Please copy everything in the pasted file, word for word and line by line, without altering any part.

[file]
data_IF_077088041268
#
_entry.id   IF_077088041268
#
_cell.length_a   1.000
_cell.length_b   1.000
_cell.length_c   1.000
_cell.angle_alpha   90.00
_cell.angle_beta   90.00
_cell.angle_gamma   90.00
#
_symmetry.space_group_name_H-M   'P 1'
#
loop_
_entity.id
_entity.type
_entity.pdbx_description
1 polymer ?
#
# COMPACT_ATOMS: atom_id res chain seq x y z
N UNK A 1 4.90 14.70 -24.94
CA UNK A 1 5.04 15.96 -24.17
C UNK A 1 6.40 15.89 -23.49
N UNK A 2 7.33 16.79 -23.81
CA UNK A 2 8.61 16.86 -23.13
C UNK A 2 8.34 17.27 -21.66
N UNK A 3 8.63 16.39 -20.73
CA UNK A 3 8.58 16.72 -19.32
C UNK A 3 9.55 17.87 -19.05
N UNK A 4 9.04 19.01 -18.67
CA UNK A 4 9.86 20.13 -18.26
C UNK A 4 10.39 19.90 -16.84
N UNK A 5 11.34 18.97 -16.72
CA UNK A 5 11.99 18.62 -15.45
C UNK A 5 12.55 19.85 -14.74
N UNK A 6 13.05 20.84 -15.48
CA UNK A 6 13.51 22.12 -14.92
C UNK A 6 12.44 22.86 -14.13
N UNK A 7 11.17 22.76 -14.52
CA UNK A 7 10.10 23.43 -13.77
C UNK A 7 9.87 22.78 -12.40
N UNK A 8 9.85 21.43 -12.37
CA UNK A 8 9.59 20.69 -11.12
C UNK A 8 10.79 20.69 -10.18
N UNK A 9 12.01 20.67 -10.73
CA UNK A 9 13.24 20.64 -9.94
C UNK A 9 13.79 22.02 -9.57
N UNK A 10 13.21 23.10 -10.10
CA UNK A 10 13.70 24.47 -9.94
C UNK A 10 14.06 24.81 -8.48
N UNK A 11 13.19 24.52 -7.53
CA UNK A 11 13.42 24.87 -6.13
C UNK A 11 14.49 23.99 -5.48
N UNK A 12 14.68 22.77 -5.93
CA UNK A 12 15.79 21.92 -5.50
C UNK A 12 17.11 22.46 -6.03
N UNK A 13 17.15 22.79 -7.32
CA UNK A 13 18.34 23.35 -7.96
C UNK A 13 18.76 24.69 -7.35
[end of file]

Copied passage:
data_IF_077088041268
#
_entry.id   IF_077088041268
#
_cell.length_a   1.000
_cell.length_b   1.000
_cell.length_c   1.000
_cell.angle_alpha   90.00
_cell.angle_beta   90.00
_cell.angle_gamma   90.00
#
_symmetry.space_group_name_H-M   'P 1'
#
loop_
_entity.id
_entity.type
_entity.pdbx_description
1 polymer ?
#
# COMPACT_ATOMS: atom_id res chain seq x y z
N UNK A 1 4.90 14.70 -24.94
CA UNK A 1 5.04 15.96 -24.17
C UNK A 1 6.40 15.89 -23.49
N UNK A 2 7.33 16.79 -23.81
CA UNK A 2 8.61 16.86 -23.13
C UNK A 2 8.34 17.27 -21.66
N UNK A 3 8.63 16.39 -20.73
CA UNK A 3 8.58 16.72 -19.32
C UNK A 3 9.55 17.87 -19.05
N UNK A 4 9.04 19.01 -18.67
CA UNK A 4 9.86 20.13 -18.26
C UNK A 4 10.39 19.90 -16.84
N UNK A 5 11.34 18.97 -16.72
CA UNK A 5 11.99 18.62 -15.45
C UNK A 5 12.55 19.85 -14.74
N UNK A 6 13.05 20.84 -15.48
CA UNK A 6 13.51 22.12 -14.92
C UNK A 6 12.44 22.86 -14.13
N UNK A 7 11.17 22.76 -14.52
CA UNK A 7 10.10 23.43 -13.77
C UNK A 7 9.87 22.78 -12.40
N UNK A 8 9.85 21.43 -12.37
CA UNK A 8 9.59 20.69 -11.12
C UNK A 8 10.79 20.69 -10.18
N UNK A 9 12.01 20.67 -10.73
CA UNK A 9 13.24 20.64 -9.94
C UNK A 9 13.79 22.02 -9.57
N UNK A 10 13.21 23.10 -10.10
CA UNK A 10 13.70 24.47 -9.94
C UNK A 10 14.06 24.81 -8.48
N UNK A 11 13.19 24.52 -7.53
CA UNK A 11 13.42 24.87 -6.13
C UNK A 11 14.49 23.99 -5.48
N UNK A 12 14.68 22.77 -5.93
CA UNK A 12 15.79 21.92 -5.50
C UNK A 12 17.11 22.46 -6.03
N UNK A 13 17.15 22.79 -7.32
CA UNK A 13 18.34 23.35 -7.96
C UNK A 13 18.76 24.69 -7.35